martes, abril 25, 2006



Given that the countries which have ratified the Kyoto Protocol have to fulfill certain obligations in relation to CO2 emissions, and that in other international forums they having committed to replace 20% of gasoline and diesel with other sustainable sources by the year 2020 (this is the case of countries members of the European Union), a series of industries have appeared, consultants and specialized firms working to convert these obligations into business.

What is foreseen for the future is that even though fossil fuels will slowly be replaced by other forms of energy the oil industry will continue to play a central role in its substitution, and the use of the infrastructure that they have today with some adaptations, for example in the distribution of fuels for vehicles and other forms of transport that require this form of energy.

Identified as alternatives to the motorized transport are the following forms of fuel: Natural gas, hydrogen, bio fuels, biomass liquid fuels (BTL) and liquid gas.


Various European countries have established goals that increasing use biofuels as a substitute to gasoline and diesel.

Biofuels include ethanol and biodiesel that are obtained from conventional agricultural crops such as sugar cane, cereals and oilseeds.

The European Union has established that by the year 2010, 6% of fuels will be biofuels and hopes that by 2020 the percentage will increase to 8%.

However it is unlikely that Europe will dedicate its soils to the growth of these types of crops.

In this new world scenario, the Third World Countries are playing an important role: they will provide the land and their fertility, cheap labour and will retain all environmental effects caused by large plantations from which the biofuels and refining.

In the same manner as occurs with the oil industry, the increasing European demand for biofuels means that countries of the Third World become the sources of supply of this new industry.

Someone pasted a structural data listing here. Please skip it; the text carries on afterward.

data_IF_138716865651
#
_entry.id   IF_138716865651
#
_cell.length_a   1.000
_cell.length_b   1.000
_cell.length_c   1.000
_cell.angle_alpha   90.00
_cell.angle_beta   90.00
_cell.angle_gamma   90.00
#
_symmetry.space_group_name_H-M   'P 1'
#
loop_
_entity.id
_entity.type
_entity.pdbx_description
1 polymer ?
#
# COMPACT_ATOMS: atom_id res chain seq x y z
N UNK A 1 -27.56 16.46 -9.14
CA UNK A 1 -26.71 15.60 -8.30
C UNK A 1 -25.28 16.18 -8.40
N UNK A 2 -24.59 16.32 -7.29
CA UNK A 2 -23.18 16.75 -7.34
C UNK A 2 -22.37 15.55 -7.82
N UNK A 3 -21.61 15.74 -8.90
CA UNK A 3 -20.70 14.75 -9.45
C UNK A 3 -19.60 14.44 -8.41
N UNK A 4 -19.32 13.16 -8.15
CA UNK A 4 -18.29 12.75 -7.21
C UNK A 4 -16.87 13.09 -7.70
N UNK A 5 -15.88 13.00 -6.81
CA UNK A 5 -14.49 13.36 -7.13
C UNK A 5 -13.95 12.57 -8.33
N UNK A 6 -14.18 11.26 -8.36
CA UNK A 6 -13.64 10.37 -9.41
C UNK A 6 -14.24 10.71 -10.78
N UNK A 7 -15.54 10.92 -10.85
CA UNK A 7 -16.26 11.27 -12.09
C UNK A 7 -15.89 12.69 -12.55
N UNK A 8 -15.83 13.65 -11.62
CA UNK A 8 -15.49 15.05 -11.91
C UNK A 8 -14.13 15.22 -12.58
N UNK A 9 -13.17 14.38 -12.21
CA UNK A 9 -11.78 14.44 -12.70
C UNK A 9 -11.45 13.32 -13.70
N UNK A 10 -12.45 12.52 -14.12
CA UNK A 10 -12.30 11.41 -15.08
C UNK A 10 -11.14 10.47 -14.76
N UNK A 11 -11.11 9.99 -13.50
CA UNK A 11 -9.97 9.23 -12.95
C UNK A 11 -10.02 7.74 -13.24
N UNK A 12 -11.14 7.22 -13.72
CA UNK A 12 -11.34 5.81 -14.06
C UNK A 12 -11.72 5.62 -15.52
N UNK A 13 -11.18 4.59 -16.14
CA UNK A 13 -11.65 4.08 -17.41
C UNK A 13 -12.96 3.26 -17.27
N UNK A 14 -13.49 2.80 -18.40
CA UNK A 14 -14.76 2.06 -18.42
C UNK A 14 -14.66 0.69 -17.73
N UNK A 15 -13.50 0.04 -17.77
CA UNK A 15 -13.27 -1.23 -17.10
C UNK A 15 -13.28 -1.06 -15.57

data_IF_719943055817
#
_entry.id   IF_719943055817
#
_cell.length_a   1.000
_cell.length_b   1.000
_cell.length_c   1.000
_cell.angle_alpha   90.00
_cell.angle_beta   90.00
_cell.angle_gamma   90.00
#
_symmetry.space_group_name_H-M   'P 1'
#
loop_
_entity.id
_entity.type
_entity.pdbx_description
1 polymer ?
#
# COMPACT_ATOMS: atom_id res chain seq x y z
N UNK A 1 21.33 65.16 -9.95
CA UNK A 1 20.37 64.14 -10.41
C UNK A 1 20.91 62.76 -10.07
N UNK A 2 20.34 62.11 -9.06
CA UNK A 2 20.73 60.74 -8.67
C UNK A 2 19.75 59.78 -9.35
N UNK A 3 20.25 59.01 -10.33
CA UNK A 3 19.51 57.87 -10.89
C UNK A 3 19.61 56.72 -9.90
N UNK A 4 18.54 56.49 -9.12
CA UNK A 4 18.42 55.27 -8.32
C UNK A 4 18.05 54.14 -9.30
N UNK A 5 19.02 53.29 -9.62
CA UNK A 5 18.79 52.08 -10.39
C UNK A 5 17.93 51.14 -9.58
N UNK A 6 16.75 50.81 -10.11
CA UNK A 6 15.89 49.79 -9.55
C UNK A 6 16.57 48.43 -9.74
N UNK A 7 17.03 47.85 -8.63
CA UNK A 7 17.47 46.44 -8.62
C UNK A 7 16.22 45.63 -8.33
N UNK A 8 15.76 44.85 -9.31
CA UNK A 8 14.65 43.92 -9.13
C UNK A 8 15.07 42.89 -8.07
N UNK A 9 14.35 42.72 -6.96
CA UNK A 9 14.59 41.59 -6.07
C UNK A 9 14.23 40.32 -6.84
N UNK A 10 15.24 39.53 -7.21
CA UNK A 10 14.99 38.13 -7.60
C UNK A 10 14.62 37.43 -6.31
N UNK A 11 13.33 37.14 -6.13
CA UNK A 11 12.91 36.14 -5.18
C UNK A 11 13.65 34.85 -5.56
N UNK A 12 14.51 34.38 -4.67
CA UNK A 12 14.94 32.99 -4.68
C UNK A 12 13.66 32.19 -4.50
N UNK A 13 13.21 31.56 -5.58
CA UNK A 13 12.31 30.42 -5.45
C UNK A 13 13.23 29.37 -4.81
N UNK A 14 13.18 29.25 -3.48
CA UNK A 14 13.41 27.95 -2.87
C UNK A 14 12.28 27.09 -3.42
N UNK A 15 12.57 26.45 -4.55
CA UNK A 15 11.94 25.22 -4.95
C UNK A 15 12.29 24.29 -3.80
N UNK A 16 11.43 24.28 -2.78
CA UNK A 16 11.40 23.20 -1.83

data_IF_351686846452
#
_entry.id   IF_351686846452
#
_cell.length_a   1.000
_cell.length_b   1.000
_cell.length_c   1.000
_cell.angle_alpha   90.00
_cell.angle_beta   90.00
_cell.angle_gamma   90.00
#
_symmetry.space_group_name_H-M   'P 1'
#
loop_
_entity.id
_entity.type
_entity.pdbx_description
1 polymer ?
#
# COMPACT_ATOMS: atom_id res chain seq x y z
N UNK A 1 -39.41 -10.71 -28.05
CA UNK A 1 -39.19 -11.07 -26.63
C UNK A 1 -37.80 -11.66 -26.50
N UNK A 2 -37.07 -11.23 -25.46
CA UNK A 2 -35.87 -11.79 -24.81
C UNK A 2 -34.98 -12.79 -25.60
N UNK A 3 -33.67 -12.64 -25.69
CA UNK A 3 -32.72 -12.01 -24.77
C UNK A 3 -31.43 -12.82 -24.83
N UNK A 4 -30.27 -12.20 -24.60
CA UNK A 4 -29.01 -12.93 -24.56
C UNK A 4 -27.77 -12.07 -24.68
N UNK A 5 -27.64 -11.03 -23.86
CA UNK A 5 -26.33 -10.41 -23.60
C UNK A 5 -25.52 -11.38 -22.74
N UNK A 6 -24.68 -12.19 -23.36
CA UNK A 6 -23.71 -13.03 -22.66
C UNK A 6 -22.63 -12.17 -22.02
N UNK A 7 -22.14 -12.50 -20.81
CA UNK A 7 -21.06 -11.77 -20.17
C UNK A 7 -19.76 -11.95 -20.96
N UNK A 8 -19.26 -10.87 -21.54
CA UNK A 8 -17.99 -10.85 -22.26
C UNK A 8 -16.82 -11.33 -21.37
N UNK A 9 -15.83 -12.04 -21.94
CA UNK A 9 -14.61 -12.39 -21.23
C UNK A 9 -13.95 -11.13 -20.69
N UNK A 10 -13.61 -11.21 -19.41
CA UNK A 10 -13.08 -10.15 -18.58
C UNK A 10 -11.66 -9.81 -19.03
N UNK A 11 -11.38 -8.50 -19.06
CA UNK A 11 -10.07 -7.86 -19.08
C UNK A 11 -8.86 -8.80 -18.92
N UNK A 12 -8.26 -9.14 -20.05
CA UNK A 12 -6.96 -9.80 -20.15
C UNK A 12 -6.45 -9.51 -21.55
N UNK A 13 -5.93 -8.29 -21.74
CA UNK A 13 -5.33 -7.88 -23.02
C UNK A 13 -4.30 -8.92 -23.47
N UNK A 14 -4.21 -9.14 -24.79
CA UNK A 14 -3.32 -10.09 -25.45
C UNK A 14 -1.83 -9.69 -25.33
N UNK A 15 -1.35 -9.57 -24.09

In effect currently the main supplier of bioethanol to the United Kingdom is Brazil.

Companies dedicated to the business of biodiesel have placed their sights on Latin American, African, Asian and Pacific countries, since they consider that these countries can obtain raw material at competitive prices. According to declarations made by the CEO of the DI Oils, they are working with plantations of crops known as Jatropha for the production of biodiesel from Ghana to the Philippines, passing through India, Madagascar and South Africa. Up till now they have established 267.000 Ha and have the intention of expanding to 9 million Ha in the future.

According to the British Crop Protection Council (BCPC) the use transgenic crops for the biofuel industry will be inevitable.

Currently President Lula of Brazil has declared transgenic soya to be used for biofuels and good soya for human consumption. Argentina is also advancing plans to transform transgenic soya into biodiesel.

The industry considers the for the processing of biofuels, large refining plants need to be constructed close to agricultural areas or forests which is where the raw material is found. This will depend on whether the biofuel is sold in its pure form or as a mixture. Generally biofuels are mixed with gasoline or conventional diesel. The forms of transport are similar to those used in the oil industry.

It is predicted that the oil industry with the aim of maintaining control over the distribution of fuels, will enter an agreement with these new companies since in many cases the production chain can be very complex.